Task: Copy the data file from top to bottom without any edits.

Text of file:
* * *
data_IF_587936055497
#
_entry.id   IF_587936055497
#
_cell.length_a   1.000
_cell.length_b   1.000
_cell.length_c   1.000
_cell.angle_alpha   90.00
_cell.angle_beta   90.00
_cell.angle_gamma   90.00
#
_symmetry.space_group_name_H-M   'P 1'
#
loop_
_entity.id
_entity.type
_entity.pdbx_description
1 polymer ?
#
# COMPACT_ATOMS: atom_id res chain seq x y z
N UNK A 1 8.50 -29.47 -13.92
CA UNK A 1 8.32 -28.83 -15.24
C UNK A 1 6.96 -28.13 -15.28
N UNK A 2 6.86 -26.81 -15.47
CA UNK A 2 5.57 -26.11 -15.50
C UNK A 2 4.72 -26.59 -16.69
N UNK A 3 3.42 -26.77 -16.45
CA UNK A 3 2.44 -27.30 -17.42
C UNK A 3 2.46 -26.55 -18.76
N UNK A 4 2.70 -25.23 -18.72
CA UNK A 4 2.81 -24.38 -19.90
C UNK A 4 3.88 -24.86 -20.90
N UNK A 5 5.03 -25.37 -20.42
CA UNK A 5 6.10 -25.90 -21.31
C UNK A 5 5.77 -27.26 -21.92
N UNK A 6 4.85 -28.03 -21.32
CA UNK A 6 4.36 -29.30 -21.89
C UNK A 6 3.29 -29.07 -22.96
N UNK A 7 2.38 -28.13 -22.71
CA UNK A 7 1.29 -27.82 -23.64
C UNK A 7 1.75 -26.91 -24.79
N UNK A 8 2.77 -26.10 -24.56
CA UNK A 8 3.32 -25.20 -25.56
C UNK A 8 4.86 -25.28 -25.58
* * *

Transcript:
data_IF_587936055497
#
_entry.id   IF_587936055497
#
_cell.length_a   1.000
_cell.length_b   1.000
_cell.length_c   1.000
_cell.angle_alpha   90.00
_cell.angle_beta   90.00
_cell.angle_gamma   90.00
#
_symmetry.space_group_name_H-M   'P 1'
#
loop_
_entity.id
_entity.type
_entity.pdbx_description
1 polymer ?
#
# COMPACT_ATOMS: atom_id res chain seq x y z
N UNK A 1 8.50 -29.47 -13.92
CA UNK A 1 8.32 -28.83 -15.24
C UNK A 1 6.96 -28.13 -15.28
N UNK A 2 6.86 -26.81 -15.47
CA UNK A 2 5.57 -26.11 -15.50
C UNK A 2 4.72 -26.59 -16.69
N UNK A 3 3.42 -26.77 -16.45
CA UNK A 3 2.44 -27.30 -17.42
C UNK A 3 2.46 -26.55 -18.76
N UNK A 4 2.70 -25.23 -18.72
CA UNK A 4 2.81 -24.38 -19.90
C UNK A 4 3.88 -24.86 -20.90
N UNK A 5 5.03 -25.37 -20.42
CA UNK A 5 6.10 -25.90 -21.31
C UNK A 5 5.77 -27.26 -21.92
N UNK A 6 4.85 -28.03 -21.32
CA UNK A 6 4.36 -29.30 -21.89
C UNK A 6 3.29 -29.07 -22.96
N UNK A 7 2.38 -28.13 -22.71
CA UNK A 7 1.29 -27.82 -23.64
C UNK A 7 1.75 -26.91 -24.79
N UNK A 8 2.77 -26.10 -24.56
CA UNK A 8 3.32 -25.20 -25.56
C UNK A 8 4.86 -25.28 -25.58